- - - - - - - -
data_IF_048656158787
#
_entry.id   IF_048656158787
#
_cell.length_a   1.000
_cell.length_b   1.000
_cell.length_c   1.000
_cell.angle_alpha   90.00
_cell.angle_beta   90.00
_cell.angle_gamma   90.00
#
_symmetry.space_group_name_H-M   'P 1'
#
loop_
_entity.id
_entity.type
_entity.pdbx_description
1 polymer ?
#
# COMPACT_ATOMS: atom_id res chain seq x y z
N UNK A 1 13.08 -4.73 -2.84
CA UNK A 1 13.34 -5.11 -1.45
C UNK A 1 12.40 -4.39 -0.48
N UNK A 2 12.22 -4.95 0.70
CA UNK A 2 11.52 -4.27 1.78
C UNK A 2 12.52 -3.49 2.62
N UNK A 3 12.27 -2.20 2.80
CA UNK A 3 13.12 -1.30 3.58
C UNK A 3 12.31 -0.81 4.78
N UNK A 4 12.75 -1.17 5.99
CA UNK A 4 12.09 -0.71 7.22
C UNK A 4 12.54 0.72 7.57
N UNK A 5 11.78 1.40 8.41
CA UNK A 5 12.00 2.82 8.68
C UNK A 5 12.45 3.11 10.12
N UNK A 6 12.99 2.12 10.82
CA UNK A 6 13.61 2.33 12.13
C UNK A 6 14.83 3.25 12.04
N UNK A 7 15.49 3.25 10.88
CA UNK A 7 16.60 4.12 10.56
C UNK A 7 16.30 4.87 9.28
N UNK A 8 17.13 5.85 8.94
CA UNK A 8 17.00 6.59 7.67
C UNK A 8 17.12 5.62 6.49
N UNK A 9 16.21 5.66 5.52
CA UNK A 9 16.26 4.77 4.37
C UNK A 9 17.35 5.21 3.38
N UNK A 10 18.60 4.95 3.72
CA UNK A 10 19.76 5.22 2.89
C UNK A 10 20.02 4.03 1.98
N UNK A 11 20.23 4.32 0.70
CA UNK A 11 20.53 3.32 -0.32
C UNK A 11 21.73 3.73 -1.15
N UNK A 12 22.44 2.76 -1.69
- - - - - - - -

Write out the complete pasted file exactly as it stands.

data_IF_048656158787
#
_entry.id   IF_048656158787
#
_cell.length_a   1.000
_cell.length_b   1.000
_cell.length_c   1.000
_cell.angle_alpha   90.00
_cell.angle_beta   90.00
_cell.angle_gamma   90.00
#
_symmetry.space_group_name_H-M   'P 1'
#
loop_
_entity.id
_entity.type
_entity.pdbx_description
1 polymer ?
#
# COMPACT_ATOMS: atom_id res chain seq x y z
N UNK A 1 13.08 -4.73 -2.84
CA UNK A 1 13.34 -5.11 -1.45
C UNK A 1 12.40 -4.39 -0.48
N UNK A 2 12.22 -4.95 0.70
CA UNK A 2 11.52 -4.27 1.78
C UNK A 2 12.52 -3.49 2.62
N UNK A 3 12.27 -2.20 2.80
CA UNK A 3 13.12 -1.30 3.58
C UNK A 3 12.31 -0.81 4.78
N UNK A 4 12.75 -1.17 5.99
CA UNK A 4 12.09 -0.71 7.22
C UNK A 4 12.54 0.72 7.57
N UNK A 5 11.78 1.40 8.41
CA UNK A 5 12.00 2.82 8.68
C UNK A 5 12.45 3.11 10.12
N UNK A 6 12.99 2.12 10.82
CA UNK A 6 13.61 2.33 12.13
C UNK A 6 14.83 3.25 12.04
N UNK A 7 15.49 3.25 10.88
CA UNK A 7 16.60 4.12 10.56
C UNK A 7 16.30 4.87 9.28
N UNK A 8 17.13 5.85 8.94
CA UNK A 8 17.00 6.59 7.67
C UNK A 8 17.12 5.62 6.49
N UNK A 9 16.21 5.66 5.52
CA UNK A 9 16.26 4.77 4.37
C UNK A 9 17.35 5.21 3.38
N UNK A 10 18.60 4.95 3.72
CA UNK A 10 19.76 5.22 2.89
C UNK A 10 20.02 4.03 1.98
N UNK A 11 20.23 4.32 0.70
CA UNK A 11 20.53 3.32 -0.32
C UNK A 11 21.73 3.73 -1.15
N UNK A 12 22.44 2.76 -1.69